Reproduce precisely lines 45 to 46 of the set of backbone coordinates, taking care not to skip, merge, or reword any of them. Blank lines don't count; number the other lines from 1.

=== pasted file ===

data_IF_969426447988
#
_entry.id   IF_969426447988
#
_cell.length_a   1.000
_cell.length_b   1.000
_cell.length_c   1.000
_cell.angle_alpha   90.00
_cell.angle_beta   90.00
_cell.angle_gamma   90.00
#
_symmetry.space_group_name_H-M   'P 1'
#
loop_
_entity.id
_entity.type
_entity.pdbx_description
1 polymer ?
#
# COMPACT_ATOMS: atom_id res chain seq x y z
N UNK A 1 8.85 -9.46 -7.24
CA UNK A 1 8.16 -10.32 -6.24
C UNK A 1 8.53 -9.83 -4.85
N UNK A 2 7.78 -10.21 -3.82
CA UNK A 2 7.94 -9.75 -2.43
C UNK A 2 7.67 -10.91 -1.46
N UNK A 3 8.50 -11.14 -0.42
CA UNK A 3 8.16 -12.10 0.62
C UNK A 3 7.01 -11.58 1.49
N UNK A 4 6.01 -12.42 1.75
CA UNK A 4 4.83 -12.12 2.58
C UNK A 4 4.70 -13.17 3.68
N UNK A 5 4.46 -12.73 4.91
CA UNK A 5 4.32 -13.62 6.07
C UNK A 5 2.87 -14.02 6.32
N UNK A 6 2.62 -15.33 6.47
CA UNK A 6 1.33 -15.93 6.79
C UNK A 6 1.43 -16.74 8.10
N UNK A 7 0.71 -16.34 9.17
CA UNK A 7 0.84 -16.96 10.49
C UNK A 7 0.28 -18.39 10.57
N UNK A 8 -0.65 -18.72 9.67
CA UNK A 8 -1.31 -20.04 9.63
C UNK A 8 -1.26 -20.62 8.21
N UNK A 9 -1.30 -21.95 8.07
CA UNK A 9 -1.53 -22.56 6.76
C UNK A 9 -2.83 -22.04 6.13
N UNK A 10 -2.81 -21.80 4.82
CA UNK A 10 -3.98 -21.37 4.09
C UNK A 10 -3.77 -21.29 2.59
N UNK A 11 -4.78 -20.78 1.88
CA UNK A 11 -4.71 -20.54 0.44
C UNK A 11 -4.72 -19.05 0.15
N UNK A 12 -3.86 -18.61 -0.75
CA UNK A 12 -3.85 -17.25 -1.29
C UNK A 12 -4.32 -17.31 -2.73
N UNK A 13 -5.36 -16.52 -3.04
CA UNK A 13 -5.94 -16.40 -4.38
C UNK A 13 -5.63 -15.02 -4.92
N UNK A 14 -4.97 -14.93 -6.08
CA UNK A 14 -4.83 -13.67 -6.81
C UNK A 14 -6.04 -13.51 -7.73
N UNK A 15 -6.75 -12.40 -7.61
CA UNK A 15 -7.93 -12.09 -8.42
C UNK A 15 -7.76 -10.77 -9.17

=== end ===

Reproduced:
N UNK A 9 -1.30 -21.95 8.07
CA UNK A 9 -1.53 -22.56 6.76